Some cons and cons
By John H. Hilton
Well, this was predictable. Before the first ounce of concrete was poured at the sites of Loudoun’s Silver Line Metro infrastructure, I warned everyone with whom I spoke that Metro is in deep water and very soon we county taxpayers (one way or another) will be asked to pay more than our share to bail out this public/private partnership which is a failure of the most colossal proportions. Now, the Council of Governments (COG) in the DC area and the Northern Virginia Transportation Authority are weighing options to rescue this thing, and just as I warned, the DC and Maryland folks think that Virginians like you and I should pay 51% of the bailout cost in the form of higher taxes. DC would pay 23% and Maryland a paltry 26%. I warned! I warned repeatedly that Loudoun County, because of its wealth and sound fiscal condition could be taken to the cleaners by allowing ourselves to become part of the immediate Washington, DC transit system. We are not DC, or Bethesda, or Silver Spring, or Arlington, Falls Church, Tyson’s Corner- we are not even Reston or Herndon. This affiliation does not suit us!
And now if DC, Maryland and some inside the beltway Virginia officials have their way, we will be harmed. The Metro system has been so grotesquely mismanaged it seems almost as if purposeful, a train wreck, excuse the pun. Its fiscal and executive mismanagement have hit colossal proportions. This is a public spectacle, and what is required now is a public execution. The entire system should be privatized or nationalized, at this point I care not which. But we should all thank our lucky stars that Delegate David LaRock is serving on the NOVA Transportation Authority this year. He and others of like mind will never tolerate this COG proposal for a regional level tax. But I would go farther if I had the final say on this matter: I would say NO Loudoun money for Metro period! The Board of Supervisors only approved the Silver Line because it would be funded by special tax districts which included selective neighborhoods and businesses which directly benefitted from its’ presence- certain zip codes in Sterling and Ashburn. We taxpayers were promised that no county general fund dollars could possibly be spent on the system. Well what do you all think now?
A former notable Fairfax politician openly admitted that Metro is not very sound transportation, but it is good for business. How do you like that? We should all spend billions of dollars on a transportation system that is not a good transportation system! But it is good for business; whose business? In Leesburg, where I live, no business benefits from Metro. How about Lansdowne? Nope, sorry! No benefits there. Western Loudoun businesses obviously do not benefit from Metro, nor could they. And how about Ashburn and Sterling? I know many businesses and their owners in Eastern Loudoun. There has been tremendous growth and jobs have been created. And they all have one thing in common; they are doing quite well with the transportation system we already have. So, I do not buy this notion that Metro for all its’ negatives, is ultimately good for business in Loudoun County. On the contrary; our being saddled with any share of responsibility at all is bad for everyone in our county, businesses included. Ladies and Gentlemen, the competent are being asked to bail out the incompetent; the sound to bail out the unsound. I get the idea that the tail is wagging the dog here.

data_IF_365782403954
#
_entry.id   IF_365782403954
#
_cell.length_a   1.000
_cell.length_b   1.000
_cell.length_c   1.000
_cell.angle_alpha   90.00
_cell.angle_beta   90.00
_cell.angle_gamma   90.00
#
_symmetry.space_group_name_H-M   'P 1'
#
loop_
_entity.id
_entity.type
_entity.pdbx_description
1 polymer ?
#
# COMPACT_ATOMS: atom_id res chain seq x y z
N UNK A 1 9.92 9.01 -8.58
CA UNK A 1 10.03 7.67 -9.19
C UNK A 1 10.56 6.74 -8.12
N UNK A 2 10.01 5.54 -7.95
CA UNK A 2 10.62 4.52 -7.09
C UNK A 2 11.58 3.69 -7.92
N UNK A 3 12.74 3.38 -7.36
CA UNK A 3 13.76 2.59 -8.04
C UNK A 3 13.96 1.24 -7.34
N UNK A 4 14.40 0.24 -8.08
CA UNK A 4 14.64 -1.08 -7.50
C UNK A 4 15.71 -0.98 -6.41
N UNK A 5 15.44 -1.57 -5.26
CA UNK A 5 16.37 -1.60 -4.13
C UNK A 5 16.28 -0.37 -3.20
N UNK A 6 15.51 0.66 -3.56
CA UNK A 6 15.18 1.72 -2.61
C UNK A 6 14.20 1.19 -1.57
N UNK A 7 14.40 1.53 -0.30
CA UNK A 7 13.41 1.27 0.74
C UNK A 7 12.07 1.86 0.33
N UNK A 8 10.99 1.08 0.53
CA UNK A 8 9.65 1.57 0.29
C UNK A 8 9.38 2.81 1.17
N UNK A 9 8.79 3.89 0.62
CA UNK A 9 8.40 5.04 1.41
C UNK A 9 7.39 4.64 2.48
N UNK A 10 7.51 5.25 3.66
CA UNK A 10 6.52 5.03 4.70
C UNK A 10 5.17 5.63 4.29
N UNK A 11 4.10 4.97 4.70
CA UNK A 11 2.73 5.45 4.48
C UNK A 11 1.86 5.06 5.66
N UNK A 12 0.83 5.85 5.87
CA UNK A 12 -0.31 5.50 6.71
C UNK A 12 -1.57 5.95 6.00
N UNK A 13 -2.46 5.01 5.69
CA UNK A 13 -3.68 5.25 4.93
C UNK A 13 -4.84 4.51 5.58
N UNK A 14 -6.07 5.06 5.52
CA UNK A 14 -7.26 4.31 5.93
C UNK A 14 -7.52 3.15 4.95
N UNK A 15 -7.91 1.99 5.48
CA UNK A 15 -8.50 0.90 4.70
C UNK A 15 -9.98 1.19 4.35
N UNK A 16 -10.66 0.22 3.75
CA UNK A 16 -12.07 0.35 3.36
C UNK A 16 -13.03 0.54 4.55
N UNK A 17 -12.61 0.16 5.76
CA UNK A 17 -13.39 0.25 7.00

Loudoun County needs to withdraw from ALL commitments to the Metro system, come what may. I welcome any attempt at punitive action by anyone, for nothing could be worse than the hand grenade which has already been tossed in our lap. Our county happens to be governed by reasonable men and women from both political parties. We have superb business leaders and planners. We have outstanding, conscientious and sensible citizens. This is a time for us to be self-interested and let the Metro-loving politicians and bureaucrats in the rest of the region stew in their own juice.
John H. Hilton is a business writer and regular contributor to The Loudoun Tribune. A native northern Virginian, John is a veteran top-producing sales industry leader with expertise in insurance, real estate and financial services.